I saw Laura MacDonald play for the first time in a while last year, and this was her first visit to Playtime. It was a very enjoyable evening: the double sax frontline of Laura and Martin Kershaw (who played a bit of tenor, as well as his usual alto) were superb, and the rhythm secion of regulars Graeme Stephen (guitar) and Tom Bancroft (drums), with Andy Sharkey sitting in on bass, kept things moving at a cracking pace.
It was an evening of standards, such as All The Things You Are, Four, and You, The Night And The Music. Hearing the Playtime regulars dip into the classic jazz songbook was a real pleasure.
The Playtime quartet dedicated one of their bi-monthly gigs to the music of Duke Ellington, and it was a pleasure, as I’d expected. Some tunes they played straight, but others were warped and twisted beyond recognition.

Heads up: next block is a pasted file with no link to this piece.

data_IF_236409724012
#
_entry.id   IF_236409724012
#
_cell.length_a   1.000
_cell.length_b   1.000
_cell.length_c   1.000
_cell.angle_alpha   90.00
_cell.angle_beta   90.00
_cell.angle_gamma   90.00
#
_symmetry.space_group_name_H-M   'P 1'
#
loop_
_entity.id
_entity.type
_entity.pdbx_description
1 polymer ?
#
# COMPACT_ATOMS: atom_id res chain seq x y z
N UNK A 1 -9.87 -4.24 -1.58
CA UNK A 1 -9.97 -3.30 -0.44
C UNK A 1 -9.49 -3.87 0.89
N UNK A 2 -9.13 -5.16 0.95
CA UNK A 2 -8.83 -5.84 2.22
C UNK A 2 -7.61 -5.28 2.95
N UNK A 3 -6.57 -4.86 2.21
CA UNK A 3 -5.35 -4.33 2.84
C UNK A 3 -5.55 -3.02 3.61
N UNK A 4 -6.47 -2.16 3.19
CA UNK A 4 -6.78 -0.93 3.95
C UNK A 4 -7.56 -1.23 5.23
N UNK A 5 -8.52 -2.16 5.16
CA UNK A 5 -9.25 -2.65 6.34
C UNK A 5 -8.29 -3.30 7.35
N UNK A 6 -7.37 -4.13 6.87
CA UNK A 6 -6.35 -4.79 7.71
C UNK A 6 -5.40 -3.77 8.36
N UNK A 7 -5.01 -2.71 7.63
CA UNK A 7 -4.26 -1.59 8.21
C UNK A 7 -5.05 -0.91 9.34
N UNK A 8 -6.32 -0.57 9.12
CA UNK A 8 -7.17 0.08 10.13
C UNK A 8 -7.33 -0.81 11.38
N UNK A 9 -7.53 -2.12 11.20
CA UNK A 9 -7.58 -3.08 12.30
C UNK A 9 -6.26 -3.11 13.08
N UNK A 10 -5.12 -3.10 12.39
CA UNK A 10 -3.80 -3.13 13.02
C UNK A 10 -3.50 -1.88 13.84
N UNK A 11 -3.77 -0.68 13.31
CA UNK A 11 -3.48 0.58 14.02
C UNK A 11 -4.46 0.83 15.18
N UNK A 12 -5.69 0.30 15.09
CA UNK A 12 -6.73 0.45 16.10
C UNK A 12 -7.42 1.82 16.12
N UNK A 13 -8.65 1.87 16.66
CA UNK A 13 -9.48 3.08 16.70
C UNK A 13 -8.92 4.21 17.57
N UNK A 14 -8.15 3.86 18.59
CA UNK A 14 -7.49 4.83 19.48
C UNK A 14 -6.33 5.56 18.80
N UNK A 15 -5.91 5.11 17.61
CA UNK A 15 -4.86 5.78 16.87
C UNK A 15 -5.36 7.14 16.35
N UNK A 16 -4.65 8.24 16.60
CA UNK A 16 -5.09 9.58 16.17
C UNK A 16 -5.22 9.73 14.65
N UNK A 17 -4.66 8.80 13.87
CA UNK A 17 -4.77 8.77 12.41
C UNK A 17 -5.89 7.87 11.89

They opened with C Jam Blues, which I didn’t realise until the closing notes. But they swung their hearts out, taking it very fast. They then played a tune I didn’t think I knew, Warm Valley, but a quick search on my iPod shows that I have five different versions of it! One if the problems of such a prolific artist as Ellington or maybe I have more music than I can listen to!).
An excellent, straight forward version of Caravan followed, and a similarly straight Sophisticated Lady. They closed the first set with a radical dissection of It Don’t Mean A Thing. Slowed down, they took this in all sorts of directions, with a really different, almost abstract interpretation. This was creative and imaginative. To my ears it sounded like Mingus (who played with Ellington, both in the orchestra and in small groups, and who was greatly influenced by him), maybe bits of Mingus At Antibes (Prayer for Passive Resistance, I think). It was the first number of the evening which didn’t swing!